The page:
As the title implies, this is the third installment to a series I started several months ago that discusses the various factors that can help improve our HRV. The first two posts can be read by clicking on the respective links below.
How to increase HRV Part 1: Inflammation
How to increase HRV Part 2: Nutrition – Featuring contributions from my friend Marc Morris PhD(c)
I will first discuss (very briefly) some research and the key physiological adaptations that occur in response to aerobic exercise as it is these changes that ultimately affect the function of the autonomic nervous system (ANS). I will then provide some thoughts on how to include aerobic work into your training in effort to improve our overall health, recovery and capacity for training. Like always, I will include some anecdotal experience and a bit of theory. This article is primarily directed at strength athletes/individuals.
It’s important to clarify what exactly I’m referring to when I saw “aerobic exercise”. For the purpose of this article “aerobic exercise” is referring to some form of activity that maintains an elevated heart rate above resting conditions. This is a very broad and vague definition but for good reason. Depending on one’s current physical condition, aerobic work may be simply going for a walk, while in very fit individuals aerobic work may include longer distance running, swimming, cycling, etc. It can be tempo runs, circuit training, sled work, mobility drills or dancing if that’s your thing.
Aerobic Exercise as a Means to Increase HRV Among Various Populations
Children (age 6-11) who initially had low HRV scores saw significant increases in HRV after participating in a 12-month moderate exercise program (Nagai, 2004).
Elderly sedentary folks (men and women between 65-75 years old) saw an increase in HRV and cognitive test scores after 12 weeks of aerobic exercise (1hr/day, 3d/wk) compared to a group who performed only stretching (1hr/day, 3d/wk) of which saw a decrease in cognitive test scores (Albinet et al, 2010).
After 6 months of aerobic exercise training, both older (age 60-82) and younger men (age 24-32) showed an increase in HRV (Levy et al, 2004)
Gamelin et al (2007) put healthy young men (untrained, age 21) through 12 weeks of aerobic training followed by 8 weeks of detraining to determine its effect on HRV. An improvement in HRV was seen after the 12 weeks however HRV scores returned to pre-test levels after only 2 weeks of training cessation. “Twelve weeks of aerobic training are sufficient to achieve substantial changes in Heart Rate Variability; and only two weeks of detraining completely reverse these adaptations.”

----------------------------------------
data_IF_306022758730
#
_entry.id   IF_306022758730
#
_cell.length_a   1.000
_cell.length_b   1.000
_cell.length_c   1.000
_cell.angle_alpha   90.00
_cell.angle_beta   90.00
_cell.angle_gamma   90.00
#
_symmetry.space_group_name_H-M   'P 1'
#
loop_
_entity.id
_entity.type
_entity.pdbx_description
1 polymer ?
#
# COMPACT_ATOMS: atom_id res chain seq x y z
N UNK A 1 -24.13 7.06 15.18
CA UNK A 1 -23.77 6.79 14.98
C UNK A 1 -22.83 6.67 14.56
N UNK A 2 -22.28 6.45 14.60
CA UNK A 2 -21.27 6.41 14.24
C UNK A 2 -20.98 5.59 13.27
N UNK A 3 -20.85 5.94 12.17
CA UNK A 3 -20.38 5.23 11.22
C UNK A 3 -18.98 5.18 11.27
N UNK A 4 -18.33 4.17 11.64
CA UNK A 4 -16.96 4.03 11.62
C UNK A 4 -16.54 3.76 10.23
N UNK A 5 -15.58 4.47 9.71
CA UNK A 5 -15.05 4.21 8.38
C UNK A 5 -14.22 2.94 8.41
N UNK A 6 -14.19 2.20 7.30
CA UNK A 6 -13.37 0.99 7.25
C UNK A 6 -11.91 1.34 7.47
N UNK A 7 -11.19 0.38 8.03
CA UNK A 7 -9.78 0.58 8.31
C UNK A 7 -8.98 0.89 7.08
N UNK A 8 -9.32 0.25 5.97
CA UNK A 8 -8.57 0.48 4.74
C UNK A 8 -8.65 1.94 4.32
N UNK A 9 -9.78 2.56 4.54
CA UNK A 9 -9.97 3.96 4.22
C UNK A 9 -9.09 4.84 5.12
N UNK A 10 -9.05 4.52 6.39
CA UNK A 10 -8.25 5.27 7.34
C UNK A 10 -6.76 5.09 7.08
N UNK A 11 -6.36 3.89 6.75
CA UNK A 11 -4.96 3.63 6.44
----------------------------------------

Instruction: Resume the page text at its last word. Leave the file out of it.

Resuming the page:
I should mention that there are several studies that showed no improvements in HRV following exercise intervention. It appears that there is a threshold of exercise intensity required to augment vagally mediated HRV. Essentially, it’s important for heart rate to remain elevated beyond a certain level for a certain amount of time performed consistently over a certain time period for noticeable HRV changes to be seen. I realize that last sentence didn’t help anyone but I don’t believe this threshold level has been clearly established. My interpretation of the research that I’ve seen is that you simply need to be consistent and put more effort into it than a leisurely walk, although that may be a good start for some. Older people generally require longer exercise interventions as sympathetic activity increases with age.
Anecdotally, I can say that when I incorporate regular active recovery workouts (moderate aerobic intensity) my baseline HRV score is higher and I see quicker and higher spikes in HRV following an active recovery day. Furthermore, I almost always see decreasing baseline HRV trends when I do not include active recovery work. I can definitely see the corresponding relationship between HRV and aerobic work capacity. When my aerobic capacity is high my HRV is typically higher (baseline level). With consistent downward trends in HRV I’m typically detraining (due to illness, high stress, or anything that results in lack of training). Thus, at least in myself, when my aerobic capacity is higher, my HRV is typically higher.
* Note that this does not include acute changes in HRV but rather weekly/monthly trend changes.
Without trying to sound like an Ex. Phys text book I simply want to touch on some key adaptations that take place in response to aerobic exercise that influence ANS activity and therefore HRV changes. In response to aerobic exercise we will typically see that;